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Buffett explains why interest rates matter so much for investing

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Warren Buffett believes interest rates are critical in determining stock valuations.

On Wednesday, the Dow fell more than 800 points and the S&P lost 3.3 percent as traders worried about the negative effects from the rising interest rate environment .

In a 2017 interview video clip found using CNBC's Warren Buffett Archive, the investor explained why rates matter so much for investors.

"The most important item over time in valuation is obviously interest rates," Buffett said last year. "If interest rates are destined to be at low levels. … It makes any stream of earnings from investments worth more money. The bogey is always what government bonds yield."

On Tuesday, the 10-year note yield traded above 3.25 percent hitting its highest level since 2011. The move occurred about a week after Federal Reserve Chairman Jerome Powell said the central bank is a "long way" from getting rates to neutral in an interview with PBS, which pointed to a possible more aggressive path for rate hikes.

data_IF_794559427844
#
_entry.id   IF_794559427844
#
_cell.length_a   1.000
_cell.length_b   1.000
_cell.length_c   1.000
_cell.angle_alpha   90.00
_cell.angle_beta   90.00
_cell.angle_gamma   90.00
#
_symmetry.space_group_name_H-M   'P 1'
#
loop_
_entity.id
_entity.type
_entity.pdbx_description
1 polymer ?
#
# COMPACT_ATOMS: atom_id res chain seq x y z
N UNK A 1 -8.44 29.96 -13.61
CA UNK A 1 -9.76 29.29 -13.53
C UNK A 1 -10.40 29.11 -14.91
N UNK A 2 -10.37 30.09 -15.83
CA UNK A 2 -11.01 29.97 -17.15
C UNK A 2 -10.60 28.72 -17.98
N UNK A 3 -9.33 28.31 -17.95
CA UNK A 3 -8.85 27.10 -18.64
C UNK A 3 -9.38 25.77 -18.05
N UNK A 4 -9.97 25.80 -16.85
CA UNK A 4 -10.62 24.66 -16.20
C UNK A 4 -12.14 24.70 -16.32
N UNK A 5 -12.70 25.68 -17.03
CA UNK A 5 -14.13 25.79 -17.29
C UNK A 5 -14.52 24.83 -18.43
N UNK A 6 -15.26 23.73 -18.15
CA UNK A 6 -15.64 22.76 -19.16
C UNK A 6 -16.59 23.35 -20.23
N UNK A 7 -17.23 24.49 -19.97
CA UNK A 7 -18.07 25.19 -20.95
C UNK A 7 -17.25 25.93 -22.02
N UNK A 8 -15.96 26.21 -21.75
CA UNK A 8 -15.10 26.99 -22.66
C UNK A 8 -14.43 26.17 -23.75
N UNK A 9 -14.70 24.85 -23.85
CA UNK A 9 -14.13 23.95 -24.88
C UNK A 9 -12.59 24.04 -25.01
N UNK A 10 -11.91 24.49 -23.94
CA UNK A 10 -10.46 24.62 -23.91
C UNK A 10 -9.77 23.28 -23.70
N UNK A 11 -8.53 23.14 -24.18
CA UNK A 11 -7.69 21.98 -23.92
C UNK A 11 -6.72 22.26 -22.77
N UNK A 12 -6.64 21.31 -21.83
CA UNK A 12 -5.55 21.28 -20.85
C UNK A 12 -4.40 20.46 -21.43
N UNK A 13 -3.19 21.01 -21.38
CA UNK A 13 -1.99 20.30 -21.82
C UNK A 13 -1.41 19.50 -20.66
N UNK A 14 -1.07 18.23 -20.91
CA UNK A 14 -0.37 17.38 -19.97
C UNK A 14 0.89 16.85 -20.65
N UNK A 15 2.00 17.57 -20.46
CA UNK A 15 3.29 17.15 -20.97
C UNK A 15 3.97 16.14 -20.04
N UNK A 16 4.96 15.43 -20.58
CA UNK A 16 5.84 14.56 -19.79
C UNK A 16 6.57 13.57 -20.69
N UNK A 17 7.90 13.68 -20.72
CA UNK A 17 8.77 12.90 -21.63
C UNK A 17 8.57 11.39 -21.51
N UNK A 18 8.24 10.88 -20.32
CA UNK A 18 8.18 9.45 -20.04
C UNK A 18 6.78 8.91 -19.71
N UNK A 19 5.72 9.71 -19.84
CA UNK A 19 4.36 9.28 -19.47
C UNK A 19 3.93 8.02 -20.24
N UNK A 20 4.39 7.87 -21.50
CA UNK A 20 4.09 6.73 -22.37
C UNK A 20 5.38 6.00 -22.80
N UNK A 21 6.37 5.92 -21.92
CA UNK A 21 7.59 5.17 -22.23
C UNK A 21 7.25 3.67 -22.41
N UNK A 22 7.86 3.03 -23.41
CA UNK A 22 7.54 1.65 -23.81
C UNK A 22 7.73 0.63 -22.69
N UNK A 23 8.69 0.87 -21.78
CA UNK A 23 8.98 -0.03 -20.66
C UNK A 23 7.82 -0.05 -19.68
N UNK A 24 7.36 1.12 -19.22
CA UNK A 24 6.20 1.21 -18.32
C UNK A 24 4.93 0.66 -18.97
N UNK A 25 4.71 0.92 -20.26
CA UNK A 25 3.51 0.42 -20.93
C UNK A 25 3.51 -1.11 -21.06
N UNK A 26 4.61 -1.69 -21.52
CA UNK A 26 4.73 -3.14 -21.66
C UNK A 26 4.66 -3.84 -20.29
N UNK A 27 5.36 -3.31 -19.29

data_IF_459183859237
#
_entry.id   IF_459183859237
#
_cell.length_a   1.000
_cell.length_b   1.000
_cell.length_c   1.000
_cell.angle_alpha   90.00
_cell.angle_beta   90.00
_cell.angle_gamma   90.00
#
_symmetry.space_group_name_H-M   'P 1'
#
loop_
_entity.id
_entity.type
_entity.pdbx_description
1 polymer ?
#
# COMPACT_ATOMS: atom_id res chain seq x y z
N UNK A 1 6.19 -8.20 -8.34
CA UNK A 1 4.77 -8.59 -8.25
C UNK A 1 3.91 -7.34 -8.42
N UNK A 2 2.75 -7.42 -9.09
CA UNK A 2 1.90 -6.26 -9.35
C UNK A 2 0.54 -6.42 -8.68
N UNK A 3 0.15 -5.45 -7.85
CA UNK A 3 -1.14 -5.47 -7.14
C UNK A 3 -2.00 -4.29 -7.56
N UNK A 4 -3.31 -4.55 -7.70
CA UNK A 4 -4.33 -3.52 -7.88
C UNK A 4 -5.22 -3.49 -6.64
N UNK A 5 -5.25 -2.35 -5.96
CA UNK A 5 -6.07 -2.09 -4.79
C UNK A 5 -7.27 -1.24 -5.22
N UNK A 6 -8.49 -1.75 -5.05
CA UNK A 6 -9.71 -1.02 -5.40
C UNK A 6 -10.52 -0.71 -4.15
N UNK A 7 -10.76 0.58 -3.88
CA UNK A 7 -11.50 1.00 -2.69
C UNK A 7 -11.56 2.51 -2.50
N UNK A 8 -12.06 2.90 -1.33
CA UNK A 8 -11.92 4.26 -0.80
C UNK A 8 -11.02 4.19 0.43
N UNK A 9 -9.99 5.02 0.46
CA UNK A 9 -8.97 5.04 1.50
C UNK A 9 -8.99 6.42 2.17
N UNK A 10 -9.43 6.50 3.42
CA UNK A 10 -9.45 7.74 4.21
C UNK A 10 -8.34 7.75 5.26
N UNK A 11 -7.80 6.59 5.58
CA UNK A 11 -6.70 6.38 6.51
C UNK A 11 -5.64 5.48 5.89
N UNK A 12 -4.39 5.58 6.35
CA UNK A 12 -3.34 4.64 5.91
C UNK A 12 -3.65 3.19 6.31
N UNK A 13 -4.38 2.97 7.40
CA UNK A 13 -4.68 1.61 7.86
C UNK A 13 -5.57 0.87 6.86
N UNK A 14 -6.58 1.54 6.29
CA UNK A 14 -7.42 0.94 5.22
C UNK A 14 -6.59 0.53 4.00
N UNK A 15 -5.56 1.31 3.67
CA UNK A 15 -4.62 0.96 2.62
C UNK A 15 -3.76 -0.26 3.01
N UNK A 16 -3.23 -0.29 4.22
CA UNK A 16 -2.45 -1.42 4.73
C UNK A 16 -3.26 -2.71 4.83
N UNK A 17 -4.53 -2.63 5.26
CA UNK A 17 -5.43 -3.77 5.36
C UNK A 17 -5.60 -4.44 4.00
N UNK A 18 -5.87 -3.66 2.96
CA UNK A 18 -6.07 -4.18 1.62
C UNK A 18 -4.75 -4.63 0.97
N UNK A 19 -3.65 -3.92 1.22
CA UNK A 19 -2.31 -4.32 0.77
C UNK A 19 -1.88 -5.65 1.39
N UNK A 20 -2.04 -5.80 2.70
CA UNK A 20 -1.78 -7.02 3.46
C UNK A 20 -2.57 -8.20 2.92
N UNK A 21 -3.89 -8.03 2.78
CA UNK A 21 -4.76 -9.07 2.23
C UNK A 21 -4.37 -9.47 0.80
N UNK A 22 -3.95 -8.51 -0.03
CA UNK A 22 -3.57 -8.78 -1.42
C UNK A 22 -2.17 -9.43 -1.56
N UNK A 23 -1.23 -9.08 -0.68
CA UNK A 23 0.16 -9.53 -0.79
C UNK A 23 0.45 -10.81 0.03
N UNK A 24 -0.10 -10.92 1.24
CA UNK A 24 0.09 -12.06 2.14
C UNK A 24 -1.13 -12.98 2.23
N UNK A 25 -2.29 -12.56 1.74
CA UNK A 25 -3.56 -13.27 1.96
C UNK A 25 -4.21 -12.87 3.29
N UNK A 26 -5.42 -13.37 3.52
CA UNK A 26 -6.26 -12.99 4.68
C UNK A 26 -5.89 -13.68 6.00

The Oracle of Omaha said that when interest rates rise to high levels such as in the early 1980s, it makes higher equity valuation multiples much less attractive. Investors use U.S. government bond yields as their "risk-free" discount rate in financial models to value stock investments.

"Any investment is worth all the cash you're going to get out between now and judgment day discounted back. The discounting back is affected by whether you choose interests rates like those of Japan or interest rates like those we had in 1982," he said in 2017. "When we had 15 percent short-term rates in 1982, it was silly to pay 20 times earnings for stocks."

Related video: Warren Buffett on lessons learned from the 2008 financial crisis

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